2018 18 May

Thailand Legal and Tax Alert: Regulatory Hash – Thailand’s Cryptocurrency Law Comes Into Effect

Back

The Emergency Decree on the Digital Asset Businesses B.E. 2561 (2018) (the “EDDAB”) was published in the Government Gazette on 13 May 2018 with effect from 14 May 2018. Simultaneously, the Thai Government enacted the Emergency Decree on the Amendment to the Revenue Code B.E. 2561 (2018) with the objective of imposing levies on income derived from Digital Asset transactions.

The publication of the two Decrees represents Thailand’s first attempt to regulate Digital Asset/cryptocurrencies.  While the EDDAB has been issued, the regulatory process is still in nascence as the Thai crypto framework requires the issuance of subordinated regulations to be issued by the Ministry of Finance and the Securities and Exchange Commission to provide more detailed guidance and procedures on the principles outlined in the EDDAB.

Rationale for the Enactment of the EDDAB:

The Government of Thailand has enacted the Emergency Decree in response to:

  • Concerns that Digital Asset related activities can potentially affect Thailand’s financial stability, economic system and community;
  • The growing recognition and appetite for Digital Asset by the Thai community as being utilized as fund-raising instruments, medium of exchange, and trading on Digital Asset exchanges; and
  • Investor protection concerns given the highly speculative nature of Digital Asset and the potential risk of illegal transactions.

Who is the Regulator:

The key authority under the EDDAB is the Minister of Finance who is empowered to issue ministerial regulations and appoint competent officers to perform duties under the EDDAB.

Under the EDDAB, certain responsibilities have also been issued to the Securities and Exchange Commission to issue subordinated regulations and determine exemptions to what Digital Asset are under its purview.

What Activities are being regulated:

The EDDAB regulates the following activities:

(i) Offering of newly issued digital tokens to the public

(ii) Digital Asset Businesses, particularly: (a) Digital Asset Exchanges; (b) Digital Asset Brokers; and (c) Digital Asset Dealers.

In addition to specific regulation of Digital Asset Businesses, the EDDAB provides guidance on:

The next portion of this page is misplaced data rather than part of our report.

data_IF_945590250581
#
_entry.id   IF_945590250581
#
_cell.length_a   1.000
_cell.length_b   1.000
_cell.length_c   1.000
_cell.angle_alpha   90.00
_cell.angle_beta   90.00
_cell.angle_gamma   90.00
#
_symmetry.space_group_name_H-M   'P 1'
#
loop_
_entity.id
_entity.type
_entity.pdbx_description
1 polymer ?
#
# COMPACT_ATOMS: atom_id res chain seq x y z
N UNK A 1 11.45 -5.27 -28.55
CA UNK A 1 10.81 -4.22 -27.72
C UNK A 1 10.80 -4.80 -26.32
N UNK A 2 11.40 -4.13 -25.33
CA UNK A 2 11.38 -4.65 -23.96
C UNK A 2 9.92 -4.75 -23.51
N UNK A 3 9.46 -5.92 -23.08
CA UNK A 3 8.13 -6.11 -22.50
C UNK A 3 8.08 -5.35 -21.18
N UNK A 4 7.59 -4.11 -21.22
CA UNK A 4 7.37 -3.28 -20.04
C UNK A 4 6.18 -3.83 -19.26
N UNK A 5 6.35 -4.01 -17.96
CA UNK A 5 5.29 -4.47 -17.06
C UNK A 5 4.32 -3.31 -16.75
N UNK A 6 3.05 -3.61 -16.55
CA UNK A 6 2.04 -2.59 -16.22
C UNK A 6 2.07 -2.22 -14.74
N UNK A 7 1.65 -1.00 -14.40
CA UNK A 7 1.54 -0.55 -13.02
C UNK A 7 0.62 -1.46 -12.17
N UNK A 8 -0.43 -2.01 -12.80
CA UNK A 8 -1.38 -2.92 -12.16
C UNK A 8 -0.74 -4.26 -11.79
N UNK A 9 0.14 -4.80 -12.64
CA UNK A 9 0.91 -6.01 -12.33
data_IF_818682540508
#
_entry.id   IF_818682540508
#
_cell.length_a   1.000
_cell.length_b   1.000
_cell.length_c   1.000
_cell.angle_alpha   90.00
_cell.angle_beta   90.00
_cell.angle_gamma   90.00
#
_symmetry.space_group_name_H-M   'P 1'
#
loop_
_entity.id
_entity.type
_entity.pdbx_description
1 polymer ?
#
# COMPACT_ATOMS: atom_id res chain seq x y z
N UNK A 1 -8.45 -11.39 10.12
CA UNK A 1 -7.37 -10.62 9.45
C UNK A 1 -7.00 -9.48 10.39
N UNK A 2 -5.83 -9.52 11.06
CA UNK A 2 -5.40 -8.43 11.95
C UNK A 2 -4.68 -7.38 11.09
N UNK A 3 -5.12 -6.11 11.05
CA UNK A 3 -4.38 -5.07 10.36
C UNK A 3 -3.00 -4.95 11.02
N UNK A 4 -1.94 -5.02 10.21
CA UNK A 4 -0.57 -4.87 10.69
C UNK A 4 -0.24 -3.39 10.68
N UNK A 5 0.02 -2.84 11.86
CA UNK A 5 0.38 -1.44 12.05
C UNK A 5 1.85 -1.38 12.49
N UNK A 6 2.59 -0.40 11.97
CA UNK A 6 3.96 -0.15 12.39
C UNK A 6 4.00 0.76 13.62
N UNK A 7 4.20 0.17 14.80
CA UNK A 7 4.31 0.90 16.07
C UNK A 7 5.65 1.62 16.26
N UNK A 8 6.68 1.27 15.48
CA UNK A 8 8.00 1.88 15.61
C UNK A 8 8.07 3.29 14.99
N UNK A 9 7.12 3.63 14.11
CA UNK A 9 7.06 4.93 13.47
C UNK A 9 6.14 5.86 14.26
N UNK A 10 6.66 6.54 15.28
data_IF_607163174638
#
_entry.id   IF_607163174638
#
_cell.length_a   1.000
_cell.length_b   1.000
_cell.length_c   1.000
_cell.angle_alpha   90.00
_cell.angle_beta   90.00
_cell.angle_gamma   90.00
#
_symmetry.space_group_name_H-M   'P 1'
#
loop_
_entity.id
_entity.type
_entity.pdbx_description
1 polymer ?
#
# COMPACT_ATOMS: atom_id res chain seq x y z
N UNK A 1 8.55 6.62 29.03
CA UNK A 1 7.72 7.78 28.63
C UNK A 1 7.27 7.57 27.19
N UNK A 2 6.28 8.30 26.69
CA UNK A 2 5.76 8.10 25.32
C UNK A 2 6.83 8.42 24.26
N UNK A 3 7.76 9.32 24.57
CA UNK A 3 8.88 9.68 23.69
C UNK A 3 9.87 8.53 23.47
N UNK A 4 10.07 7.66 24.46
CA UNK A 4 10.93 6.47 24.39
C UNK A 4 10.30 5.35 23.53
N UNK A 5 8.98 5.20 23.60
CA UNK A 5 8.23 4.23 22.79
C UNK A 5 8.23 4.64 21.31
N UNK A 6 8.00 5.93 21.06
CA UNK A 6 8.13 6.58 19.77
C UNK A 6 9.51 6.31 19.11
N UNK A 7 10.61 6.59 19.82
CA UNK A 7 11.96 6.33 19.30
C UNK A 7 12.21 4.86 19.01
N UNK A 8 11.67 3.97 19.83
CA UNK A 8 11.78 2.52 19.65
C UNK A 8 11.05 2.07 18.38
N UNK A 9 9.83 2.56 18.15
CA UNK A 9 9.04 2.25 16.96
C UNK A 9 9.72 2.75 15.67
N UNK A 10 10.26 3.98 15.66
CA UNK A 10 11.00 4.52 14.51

• The various types of Digital Asset subject to the EDDAB by classifying “Digital Asset” into three categories.
  • The prevention of unfair trading practices akin to those provided for under the Securities and Exchange Act B.E. 2535[1] (the “Securities and Exchange Act”).
  • Anti-money laundering and terrorist financing principles to be complied with by Digital Asset Businesses.

Penalties:

A contravention of failure to comply with the EDDAB is subject to criminal and civil sanctions, comparable to those under the Securities and Exchange Act.

Compliance Timeline:

The issuance of the Emergency Decree triggers the 90 day registration period for existing Digital Asset business operators who are required to register their business and activities with the Securities and Exchange Commission (SEC), i.e. by the 14th of August, 2018 (which coincidentally is also the last date for registrations and applications per the recently enacted Payment Systems Act, B.E 2560). Such operators will be able to continue their business operations unless specifically ordered to stop by the SEC.

Taxation Implications:

The second Decree, Emergency Decree on the Amendment to the Revenue Code B.E. 2561 (2018), amends the Thai Revenue Code (TRC) and imposes a 15% withholding tax (WHT) on income derived from Digital Asset.

Section 3 of the Emergency Decree also inserts two sub-categories of income under Section 40 (4) of the TRC. These two new sub-categories concern income derived from Digital Asset:

  • 40(4)(h) share of profits or other benefits derived from holding Digital Asset; and
  • 40(4)(i) realized gains derived from the transfer of Digital Asset.

Individual taxpayers will also be required to include such income as assessable income upon submission of their annual personal income tax (PIT) returns with the 15% WHT remitted being creditable against final tax owed.

Although the Emergency Decree does not expressly discuss the application of WHT on payments made to a non-resident company, a 15% WHT should be automatically imposed under Section 70 of the TRC. This is due to Section 70 requiring the payer of income to deduct 15% WHT on income under Section 40 (2) – (6) paid to a non-resident company that is not conducting business activities in Thailand.

How can we help:

Should you have concerns that your business may be classified as a “Digital Asset Business” and subject to the newly imposed taxation scheme or are contemplating issuance of an ICO or simply looking for more clarity on Thailand’s cryptocurrency framework, please do not hesitate to contact us.

DFDL Contacts

Mr. Vinay Ahuja

Partner

Vinay.Ahuja@dfdl.com

Mr. Jonathan Blaine

Director – Tax

Jonathan.Blaine@dfdl.com

Mr. Patipan Kongviriyagit

Senior Manager – Tax

Patipan@dfdl.com

Mr. Kunal Sachdev

Regional Legal Adviser

kunal@dfdl.com

Ms. Thamonwan Na Nakara

Legal Adviser

thamonwan@dfdl.com

The information provided here is for information purposes only, and is not intended to constitute legal advice. Legal advice should be obtained from qualified legal counsel for all specific situations.


[1] Sections 38-50 of the RDDAB.